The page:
Geologic maps may be the most concentrated form of knowledge ever put on paper, a combination of truth and beauty. Here's how to understand them.
The map in your car's glove compartment doesn't have much on it beyond highways, towns, shorelines, and borders. And yet if you look at it closely, you can see how hard it is to fit all that detail on paper so it's useful. Now imagine that you want to also include useful information about the geology of that same area.
What's important to geologists? For one thing, geology is about the shape of the land—where the hills and valleys lie, the pattern of streams and angle of slopes, and so on. For that kind of detail about the land itself, you want a topographic or contour map, like those published by the government.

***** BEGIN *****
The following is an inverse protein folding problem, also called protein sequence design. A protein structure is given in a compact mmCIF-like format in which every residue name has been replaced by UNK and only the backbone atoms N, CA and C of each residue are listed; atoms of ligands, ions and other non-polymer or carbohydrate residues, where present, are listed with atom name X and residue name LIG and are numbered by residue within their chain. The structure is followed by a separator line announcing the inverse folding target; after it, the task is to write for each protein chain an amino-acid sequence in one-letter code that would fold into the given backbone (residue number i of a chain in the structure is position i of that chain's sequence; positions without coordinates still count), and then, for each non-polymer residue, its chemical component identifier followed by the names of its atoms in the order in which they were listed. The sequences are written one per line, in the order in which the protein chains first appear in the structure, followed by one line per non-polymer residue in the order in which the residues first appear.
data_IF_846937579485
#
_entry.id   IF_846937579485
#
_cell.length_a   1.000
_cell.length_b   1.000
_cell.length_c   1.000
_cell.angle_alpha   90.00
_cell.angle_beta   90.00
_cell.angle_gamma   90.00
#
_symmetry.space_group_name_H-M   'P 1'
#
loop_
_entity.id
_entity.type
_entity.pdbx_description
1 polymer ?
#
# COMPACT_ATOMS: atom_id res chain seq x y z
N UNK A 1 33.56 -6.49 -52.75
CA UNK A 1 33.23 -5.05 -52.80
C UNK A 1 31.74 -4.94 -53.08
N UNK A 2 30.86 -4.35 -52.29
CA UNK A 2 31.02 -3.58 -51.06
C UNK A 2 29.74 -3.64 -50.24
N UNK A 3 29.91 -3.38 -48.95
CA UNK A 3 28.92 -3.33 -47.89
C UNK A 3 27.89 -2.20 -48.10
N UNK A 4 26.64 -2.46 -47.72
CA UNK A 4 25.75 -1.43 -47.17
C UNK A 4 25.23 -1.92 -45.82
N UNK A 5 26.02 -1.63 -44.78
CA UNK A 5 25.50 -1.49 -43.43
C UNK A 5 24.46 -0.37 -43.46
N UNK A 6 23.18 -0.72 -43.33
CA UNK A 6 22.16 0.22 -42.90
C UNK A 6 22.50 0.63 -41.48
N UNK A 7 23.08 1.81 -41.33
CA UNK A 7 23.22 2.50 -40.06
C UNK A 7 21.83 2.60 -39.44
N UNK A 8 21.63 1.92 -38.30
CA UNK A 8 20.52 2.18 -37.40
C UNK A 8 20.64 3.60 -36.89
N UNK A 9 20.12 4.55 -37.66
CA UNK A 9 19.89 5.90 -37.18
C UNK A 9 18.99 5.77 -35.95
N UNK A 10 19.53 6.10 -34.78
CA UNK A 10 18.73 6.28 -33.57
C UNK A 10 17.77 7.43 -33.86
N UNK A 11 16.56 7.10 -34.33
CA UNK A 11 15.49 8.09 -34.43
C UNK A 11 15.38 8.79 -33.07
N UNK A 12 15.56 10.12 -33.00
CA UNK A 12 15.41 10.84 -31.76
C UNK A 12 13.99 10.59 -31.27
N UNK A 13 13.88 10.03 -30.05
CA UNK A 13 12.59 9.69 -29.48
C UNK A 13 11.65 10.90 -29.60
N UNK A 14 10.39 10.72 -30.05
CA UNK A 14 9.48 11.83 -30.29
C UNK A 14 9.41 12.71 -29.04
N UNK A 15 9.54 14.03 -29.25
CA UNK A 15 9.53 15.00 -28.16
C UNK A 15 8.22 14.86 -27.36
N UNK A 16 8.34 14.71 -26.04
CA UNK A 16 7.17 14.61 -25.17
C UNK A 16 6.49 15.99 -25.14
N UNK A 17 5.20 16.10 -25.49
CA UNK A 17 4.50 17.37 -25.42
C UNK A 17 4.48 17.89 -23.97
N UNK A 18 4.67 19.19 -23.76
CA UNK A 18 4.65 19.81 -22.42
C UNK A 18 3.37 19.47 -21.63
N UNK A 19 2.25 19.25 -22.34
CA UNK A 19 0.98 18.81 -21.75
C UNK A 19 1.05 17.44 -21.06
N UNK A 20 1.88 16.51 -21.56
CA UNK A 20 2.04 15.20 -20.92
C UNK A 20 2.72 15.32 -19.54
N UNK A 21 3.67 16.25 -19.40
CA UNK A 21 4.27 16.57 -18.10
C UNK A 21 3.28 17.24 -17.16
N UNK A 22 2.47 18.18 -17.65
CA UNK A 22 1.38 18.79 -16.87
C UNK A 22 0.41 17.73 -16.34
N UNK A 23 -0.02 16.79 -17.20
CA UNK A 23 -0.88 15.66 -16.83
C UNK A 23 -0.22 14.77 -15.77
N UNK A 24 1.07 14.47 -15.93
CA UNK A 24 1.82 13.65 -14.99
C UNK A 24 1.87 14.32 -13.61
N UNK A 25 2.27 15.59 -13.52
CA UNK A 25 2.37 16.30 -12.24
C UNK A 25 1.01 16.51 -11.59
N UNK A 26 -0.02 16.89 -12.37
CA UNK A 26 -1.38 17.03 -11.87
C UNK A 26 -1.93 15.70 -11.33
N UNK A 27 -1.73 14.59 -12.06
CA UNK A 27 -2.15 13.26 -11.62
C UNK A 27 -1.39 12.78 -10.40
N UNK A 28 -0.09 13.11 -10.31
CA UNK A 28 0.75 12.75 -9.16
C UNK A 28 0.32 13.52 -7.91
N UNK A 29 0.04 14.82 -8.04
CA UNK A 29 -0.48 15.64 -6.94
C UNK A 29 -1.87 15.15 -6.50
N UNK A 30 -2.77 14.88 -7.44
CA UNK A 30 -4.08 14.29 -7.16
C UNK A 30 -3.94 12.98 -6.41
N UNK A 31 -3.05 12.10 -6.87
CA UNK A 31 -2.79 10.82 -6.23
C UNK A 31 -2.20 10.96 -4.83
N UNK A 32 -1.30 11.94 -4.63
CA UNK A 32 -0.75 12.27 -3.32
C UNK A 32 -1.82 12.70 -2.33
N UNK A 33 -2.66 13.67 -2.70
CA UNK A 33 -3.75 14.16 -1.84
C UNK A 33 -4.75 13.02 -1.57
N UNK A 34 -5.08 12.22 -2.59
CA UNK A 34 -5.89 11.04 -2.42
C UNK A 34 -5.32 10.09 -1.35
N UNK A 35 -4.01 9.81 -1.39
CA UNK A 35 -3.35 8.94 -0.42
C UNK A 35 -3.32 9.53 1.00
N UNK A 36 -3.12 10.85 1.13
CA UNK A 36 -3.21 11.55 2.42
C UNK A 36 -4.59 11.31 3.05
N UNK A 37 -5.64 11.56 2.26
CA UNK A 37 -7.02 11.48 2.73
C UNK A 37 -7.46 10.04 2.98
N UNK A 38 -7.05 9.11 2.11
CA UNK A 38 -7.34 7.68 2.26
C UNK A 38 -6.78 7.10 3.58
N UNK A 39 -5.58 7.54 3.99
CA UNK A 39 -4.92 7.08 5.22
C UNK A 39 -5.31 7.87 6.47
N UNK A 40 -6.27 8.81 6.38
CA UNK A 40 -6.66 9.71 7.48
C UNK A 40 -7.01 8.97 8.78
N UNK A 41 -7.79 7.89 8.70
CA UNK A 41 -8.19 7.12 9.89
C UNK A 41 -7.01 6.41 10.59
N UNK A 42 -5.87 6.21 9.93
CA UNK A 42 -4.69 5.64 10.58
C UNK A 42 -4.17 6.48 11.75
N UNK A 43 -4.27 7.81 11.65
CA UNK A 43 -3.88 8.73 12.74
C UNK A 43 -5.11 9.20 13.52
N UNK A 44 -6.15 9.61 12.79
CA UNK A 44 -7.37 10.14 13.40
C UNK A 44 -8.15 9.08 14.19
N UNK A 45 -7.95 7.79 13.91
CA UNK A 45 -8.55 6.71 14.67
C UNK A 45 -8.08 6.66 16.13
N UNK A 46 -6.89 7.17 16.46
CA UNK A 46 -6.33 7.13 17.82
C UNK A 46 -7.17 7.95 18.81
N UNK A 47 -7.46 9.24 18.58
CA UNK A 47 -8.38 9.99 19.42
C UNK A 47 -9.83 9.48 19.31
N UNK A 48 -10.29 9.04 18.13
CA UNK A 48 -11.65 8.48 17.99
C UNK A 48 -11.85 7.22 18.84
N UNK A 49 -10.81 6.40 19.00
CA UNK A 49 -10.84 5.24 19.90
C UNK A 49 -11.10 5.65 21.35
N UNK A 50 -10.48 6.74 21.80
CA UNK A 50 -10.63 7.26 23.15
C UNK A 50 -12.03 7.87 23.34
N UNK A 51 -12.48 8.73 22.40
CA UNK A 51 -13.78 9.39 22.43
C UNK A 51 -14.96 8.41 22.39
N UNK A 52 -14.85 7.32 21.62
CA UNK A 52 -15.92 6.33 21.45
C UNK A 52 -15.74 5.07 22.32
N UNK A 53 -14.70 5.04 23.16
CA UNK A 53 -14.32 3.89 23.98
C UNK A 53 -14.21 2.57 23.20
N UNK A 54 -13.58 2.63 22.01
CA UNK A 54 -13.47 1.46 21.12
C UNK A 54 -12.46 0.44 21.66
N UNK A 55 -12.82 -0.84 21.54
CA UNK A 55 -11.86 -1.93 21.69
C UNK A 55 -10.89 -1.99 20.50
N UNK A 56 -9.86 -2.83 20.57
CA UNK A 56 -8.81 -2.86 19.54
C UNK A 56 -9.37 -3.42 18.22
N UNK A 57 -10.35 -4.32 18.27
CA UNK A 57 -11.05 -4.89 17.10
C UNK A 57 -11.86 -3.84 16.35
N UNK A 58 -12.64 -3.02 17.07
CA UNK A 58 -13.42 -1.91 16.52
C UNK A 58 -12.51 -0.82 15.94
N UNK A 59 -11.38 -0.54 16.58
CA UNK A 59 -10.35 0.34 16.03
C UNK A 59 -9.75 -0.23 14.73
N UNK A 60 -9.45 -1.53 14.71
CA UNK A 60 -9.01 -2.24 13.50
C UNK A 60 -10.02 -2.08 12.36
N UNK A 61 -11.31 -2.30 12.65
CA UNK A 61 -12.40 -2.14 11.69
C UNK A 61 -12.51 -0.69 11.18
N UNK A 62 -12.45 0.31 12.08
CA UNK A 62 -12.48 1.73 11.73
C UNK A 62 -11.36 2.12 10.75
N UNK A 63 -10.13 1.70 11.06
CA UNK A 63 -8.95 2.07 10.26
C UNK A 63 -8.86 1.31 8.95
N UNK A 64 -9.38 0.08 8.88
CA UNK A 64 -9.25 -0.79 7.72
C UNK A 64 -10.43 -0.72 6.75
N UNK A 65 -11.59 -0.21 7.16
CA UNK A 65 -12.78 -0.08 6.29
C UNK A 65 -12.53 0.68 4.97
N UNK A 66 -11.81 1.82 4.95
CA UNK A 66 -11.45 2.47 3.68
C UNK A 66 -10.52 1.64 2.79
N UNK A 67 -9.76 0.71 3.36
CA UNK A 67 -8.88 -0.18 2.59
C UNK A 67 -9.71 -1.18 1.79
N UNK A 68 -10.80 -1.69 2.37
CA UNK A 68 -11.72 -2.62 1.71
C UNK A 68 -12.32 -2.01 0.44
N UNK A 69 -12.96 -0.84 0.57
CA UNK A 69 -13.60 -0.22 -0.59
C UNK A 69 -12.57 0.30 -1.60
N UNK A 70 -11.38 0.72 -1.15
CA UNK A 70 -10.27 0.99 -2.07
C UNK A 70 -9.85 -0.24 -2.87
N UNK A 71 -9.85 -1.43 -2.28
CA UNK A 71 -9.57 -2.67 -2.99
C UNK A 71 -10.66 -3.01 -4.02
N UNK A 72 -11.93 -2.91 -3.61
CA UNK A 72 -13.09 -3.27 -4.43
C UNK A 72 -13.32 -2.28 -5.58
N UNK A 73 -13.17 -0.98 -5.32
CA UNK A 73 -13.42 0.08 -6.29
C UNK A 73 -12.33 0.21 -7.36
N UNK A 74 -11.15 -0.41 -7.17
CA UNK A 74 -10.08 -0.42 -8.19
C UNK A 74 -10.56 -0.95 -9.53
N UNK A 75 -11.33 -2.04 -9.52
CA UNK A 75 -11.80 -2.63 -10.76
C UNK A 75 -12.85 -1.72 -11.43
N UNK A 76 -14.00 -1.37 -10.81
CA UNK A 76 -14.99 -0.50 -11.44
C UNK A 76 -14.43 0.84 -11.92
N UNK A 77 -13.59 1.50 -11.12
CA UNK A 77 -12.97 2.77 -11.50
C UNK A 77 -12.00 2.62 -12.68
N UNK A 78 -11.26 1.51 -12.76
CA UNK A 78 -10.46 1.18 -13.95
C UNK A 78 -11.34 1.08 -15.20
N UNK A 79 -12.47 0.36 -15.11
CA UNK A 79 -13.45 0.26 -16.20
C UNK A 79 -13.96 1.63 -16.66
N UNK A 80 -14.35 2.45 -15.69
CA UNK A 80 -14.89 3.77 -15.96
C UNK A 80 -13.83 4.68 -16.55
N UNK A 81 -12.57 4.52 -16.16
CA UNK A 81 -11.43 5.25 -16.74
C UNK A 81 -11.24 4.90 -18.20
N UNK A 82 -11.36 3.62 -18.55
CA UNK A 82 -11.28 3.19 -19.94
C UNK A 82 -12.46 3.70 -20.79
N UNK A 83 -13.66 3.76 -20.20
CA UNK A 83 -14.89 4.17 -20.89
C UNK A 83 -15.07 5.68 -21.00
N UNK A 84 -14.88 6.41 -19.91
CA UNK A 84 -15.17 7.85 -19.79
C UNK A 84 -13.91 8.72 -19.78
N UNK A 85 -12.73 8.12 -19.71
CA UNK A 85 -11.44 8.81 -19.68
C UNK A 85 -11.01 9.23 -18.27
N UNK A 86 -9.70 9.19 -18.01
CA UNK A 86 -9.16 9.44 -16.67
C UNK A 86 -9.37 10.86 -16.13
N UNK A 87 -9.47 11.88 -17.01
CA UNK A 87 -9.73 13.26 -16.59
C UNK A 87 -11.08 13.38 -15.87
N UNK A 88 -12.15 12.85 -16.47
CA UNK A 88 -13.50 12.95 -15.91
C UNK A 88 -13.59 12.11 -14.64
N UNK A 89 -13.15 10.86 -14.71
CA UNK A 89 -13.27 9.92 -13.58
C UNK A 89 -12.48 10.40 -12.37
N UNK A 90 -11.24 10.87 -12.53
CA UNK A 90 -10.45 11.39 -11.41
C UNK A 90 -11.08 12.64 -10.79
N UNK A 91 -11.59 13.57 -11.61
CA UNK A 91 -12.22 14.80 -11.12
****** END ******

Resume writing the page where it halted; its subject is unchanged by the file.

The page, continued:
Here's the classic illustration from the U.S. Geological Survey of how a real landscape on the top translates to the contour map beneath it. The shapes of the hills and dales are depicted on the map by fine lines that are contours—lines of equal elevation. If you imagine the sea rising, those lines show where the shoreline would be after every 20 feet of depth. (They could equally well represent meters, of course.)